The trade practice problem is primarily a problem in organization of economir life and of the problems of equity that arise therefrom. In dealing with it, the NRA attacked a problem which has been the subject of legal decision and statute law for many centuries and has occupied a large part of the Federal Trade Commission's attention since its creation.
The NIZA attacked this problem under the most serious handicaps. It carried an obligation for the performance of a series of other and for the most part unrelated duties, which it was required, by its own theories of what was of relative importance, to achieve immediately. Under the combination of duties imposed by the law, the necessity of creating voluntary codes on the basis of industry proposals, the nature of the problem itself, the lack of adequate information for dealing with it, and the philosophy of recovery which animated the Administration, sound economic action on trade practices was an impossibility. In terms of the objectives of the law it must be concluded that the trade practice regulations of the NRA have achieved very little that may be regarded as socially useful.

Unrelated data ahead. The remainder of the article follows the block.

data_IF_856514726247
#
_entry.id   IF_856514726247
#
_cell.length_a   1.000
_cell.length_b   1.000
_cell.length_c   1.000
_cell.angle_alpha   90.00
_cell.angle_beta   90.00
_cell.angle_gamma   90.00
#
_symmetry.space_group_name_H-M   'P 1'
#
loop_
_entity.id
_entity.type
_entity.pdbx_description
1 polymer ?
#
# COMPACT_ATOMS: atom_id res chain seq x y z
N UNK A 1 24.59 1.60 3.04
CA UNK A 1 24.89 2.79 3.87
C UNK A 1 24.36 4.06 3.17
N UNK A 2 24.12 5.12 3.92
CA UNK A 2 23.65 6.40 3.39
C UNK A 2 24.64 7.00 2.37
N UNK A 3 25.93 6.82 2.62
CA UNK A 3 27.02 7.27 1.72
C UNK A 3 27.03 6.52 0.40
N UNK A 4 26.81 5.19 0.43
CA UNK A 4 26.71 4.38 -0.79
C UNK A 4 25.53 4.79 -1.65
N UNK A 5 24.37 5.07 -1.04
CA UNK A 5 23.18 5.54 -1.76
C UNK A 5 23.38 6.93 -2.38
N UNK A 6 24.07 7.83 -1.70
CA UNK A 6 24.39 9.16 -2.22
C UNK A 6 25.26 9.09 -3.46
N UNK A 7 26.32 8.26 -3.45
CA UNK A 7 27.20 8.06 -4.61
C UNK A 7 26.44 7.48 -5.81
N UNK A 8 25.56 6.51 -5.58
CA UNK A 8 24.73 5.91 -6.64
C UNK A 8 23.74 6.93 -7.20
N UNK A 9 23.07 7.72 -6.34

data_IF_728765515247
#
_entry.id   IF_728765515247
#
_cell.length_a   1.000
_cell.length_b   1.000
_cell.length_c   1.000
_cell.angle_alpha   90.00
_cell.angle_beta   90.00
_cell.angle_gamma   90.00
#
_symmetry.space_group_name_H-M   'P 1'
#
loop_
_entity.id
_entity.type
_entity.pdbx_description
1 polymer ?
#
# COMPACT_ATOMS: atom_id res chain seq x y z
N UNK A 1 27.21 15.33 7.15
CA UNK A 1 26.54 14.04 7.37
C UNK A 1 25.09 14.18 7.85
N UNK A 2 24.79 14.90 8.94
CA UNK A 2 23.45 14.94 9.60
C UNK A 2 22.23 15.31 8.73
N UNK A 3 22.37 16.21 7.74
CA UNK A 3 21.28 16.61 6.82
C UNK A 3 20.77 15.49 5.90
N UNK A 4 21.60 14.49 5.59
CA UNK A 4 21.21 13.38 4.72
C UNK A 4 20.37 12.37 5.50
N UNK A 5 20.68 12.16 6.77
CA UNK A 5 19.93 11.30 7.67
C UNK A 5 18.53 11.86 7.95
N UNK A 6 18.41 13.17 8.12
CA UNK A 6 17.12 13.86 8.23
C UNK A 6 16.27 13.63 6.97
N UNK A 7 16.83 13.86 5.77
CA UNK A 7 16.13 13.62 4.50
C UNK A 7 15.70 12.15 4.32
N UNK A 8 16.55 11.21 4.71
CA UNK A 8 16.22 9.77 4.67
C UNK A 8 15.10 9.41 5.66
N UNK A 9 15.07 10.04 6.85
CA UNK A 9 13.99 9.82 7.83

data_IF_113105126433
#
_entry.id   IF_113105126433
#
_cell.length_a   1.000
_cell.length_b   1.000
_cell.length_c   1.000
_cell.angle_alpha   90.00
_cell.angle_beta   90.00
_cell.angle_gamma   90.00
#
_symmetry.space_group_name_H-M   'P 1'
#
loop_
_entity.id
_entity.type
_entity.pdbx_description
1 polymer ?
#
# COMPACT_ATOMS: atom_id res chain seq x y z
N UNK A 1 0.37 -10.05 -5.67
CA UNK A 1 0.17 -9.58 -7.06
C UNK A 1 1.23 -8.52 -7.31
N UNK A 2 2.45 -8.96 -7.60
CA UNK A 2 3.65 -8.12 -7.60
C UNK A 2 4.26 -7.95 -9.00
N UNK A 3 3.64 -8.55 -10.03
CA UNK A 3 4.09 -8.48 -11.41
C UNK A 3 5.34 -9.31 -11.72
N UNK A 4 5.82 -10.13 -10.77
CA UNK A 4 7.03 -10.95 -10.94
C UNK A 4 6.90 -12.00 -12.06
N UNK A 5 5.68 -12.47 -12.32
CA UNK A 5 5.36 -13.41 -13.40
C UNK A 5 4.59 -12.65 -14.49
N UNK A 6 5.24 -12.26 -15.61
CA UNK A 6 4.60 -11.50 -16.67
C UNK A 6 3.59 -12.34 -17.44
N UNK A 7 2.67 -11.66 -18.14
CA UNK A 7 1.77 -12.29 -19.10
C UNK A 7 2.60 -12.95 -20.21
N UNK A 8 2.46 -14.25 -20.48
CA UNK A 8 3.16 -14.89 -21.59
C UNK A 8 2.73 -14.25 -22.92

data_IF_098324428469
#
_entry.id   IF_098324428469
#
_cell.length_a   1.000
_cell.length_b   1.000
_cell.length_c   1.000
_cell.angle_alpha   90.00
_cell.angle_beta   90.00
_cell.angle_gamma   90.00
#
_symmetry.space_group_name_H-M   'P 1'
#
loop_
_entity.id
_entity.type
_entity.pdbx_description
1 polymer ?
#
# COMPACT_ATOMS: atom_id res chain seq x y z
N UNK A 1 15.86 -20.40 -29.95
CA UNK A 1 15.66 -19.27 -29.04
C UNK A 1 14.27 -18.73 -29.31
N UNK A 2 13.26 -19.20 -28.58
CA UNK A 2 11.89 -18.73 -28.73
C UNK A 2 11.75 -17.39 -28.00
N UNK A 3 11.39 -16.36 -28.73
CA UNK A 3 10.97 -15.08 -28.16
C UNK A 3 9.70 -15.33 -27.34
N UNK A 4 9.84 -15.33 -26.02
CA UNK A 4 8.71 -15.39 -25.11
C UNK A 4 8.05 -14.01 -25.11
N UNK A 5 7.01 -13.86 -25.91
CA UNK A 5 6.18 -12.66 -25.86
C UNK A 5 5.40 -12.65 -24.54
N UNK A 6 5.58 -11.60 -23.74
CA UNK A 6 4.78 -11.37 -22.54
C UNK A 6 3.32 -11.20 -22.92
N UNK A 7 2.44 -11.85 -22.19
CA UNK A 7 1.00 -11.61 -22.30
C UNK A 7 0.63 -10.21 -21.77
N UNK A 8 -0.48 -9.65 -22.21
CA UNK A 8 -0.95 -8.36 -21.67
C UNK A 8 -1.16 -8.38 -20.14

So far as making competition more fair is concerned, the results were negative rather than positive. Its efforts to facilitate competition are its most creditable additions to the economic structure. It has made it possible for industries, through code authorities, to aid industry members in knowing their costs; it has made it possible for industries so to draw plans for open prices that they